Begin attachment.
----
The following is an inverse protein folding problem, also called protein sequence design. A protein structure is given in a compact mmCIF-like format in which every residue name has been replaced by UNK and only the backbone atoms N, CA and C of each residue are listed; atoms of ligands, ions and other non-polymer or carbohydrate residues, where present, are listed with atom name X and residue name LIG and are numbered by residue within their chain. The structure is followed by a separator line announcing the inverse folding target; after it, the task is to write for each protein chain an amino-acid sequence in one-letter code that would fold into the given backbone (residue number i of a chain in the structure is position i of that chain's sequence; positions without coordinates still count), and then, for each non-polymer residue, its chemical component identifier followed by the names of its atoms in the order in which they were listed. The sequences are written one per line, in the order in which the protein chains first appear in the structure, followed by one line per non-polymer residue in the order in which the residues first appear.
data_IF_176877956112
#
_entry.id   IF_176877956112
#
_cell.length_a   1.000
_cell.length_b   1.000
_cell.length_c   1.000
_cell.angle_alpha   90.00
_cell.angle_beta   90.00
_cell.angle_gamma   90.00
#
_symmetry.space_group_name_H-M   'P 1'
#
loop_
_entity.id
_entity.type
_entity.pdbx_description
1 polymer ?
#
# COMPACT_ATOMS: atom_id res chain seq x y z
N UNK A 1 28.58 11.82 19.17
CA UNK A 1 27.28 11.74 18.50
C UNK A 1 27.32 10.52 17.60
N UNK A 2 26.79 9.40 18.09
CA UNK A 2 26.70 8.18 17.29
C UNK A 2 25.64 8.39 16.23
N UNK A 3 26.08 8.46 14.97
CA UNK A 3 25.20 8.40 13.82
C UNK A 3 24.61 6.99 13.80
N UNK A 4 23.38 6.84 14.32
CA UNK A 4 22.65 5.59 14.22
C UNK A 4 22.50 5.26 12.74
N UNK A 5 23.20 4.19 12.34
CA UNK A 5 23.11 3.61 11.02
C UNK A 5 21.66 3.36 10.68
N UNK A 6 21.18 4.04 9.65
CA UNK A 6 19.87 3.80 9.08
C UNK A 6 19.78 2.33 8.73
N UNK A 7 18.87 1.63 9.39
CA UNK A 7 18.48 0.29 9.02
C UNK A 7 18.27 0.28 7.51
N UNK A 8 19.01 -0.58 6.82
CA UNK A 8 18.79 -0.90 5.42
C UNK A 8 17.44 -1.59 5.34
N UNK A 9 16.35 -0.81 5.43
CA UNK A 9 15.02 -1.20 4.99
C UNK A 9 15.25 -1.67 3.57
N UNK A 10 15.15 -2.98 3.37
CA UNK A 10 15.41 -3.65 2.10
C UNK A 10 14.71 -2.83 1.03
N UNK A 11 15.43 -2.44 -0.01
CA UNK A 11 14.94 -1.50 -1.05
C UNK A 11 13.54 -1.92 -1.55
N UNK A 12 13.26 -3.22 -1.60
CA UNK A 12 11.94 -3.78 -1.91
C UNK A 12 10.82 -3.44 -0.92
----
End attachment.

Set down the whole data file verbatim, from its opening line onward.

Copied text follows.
The following is an inverse protein folding problem, also called protein sequence design. A protein structure is given in a compact mmCIF-like format in which every residue name has been replaced by UNK and only the backbone atoms N, CA and C of each residue are listed; atoms of ligands, ions and other non-polymer or carbohydrate residues, where present, are listed with atom name X and residue name LIG and are numbered by residue within their chain. The structure is followed by a separator line announcing the inverse folding target; after it, the task is to write for each protein chain an amino-acid sequence in one-letter code that would fold into the given backbone (residue number i of a chain in the structure is position i of that chain's sequence; positions without coordinates still count), and then, for each non-polymer residue, its chemical component identifier followed by the names of its atoms in the order in which they were listed. The sequences are written one per line, in the order in which the protein chains first appear in the structure, followed by one line per non-polymer residue in the order in which the residues first appear.
data_IF_176877956112
#
_entry.id   IF_176877956112
#
_cell.length_a   1.000
_cell.length_b   1.000
_cell.length_c   1.000
_cell.angle_alpha   90.00
_cell.angle_beta   90.00
_cell.angle_gamma   90.00
#
_symmetry.space_group_name_H-M   'P 1'
#
loop_
_entity.id
_entity.type
_entity.pdbx_description
1 polymer ?
#
# COMPACT_ATOMS: atom_id res chain seq x y z
N UNK A 1 28.58 11.82 19.17
CA UNK A 1 27.28 11.74 18.50
C UNK A 1 27.32 10.52 17.60
N UNK A 2 26.79 9.40 18.09
CA UNK A 2 26.70 8.18 17.29
C UNK A 2 25.64 8.39 16.23
N UNK A 3 26.08 8.46 14.97
CA UNK A 3 25.20 8.40 13.82
C UNK A 3 24.61 6.99 13.80
N UNK A 4 23.38 6.84 14.32
CA UNK A 4 22.65 5.59 14.22
C UNK A 4 22.50 5.26 12.74
N UNK A 5 23.20 4.19 12.34
CA UNK A 5 23.11 3.61 11.02
C UNK A 5 21.66 3.36 10.68
N UNK A 6 21.18 4.04 9.65
CA UNK A 6 19.87 3.80 9.08
C UNK A 6 19.78 2.33 8.73
N UNK A 7 18.87 1.63 9.39
CA UNK A 7 18.48 0.29 9.02
C UNK A 7 18.27 0.28 7.51
N UNK A 8 19.01 -0.58 6.82
CA UNK A 8 18.79 -0.90 5.42
C UNK A 8 17.44 -1.59 5.34
N UNK A 9 16.35 -0.81 5.43
CA UNK A 9 15.02 -1.20 4.99
C UNK A 9 15.25 -1.67 3.57
N UNK A 10 15.15 -2.98 3.37
CA UNK A 10 15.41 -3.65 2.10
C UNK A 10 14.71 -2.83 1.03
N UNK A 11 15.43 -2.44 -0.01
CA UNK A 11 14.94 -1.50 -1.05
C UNK A 11 13.54 -1.92 -1.55
N UNK A 12 13.26 -3.22 -1.60
CA UNK A 12 11.94 -3.78 -1.91
C UNK A 12 10.82 -3.44 -0.92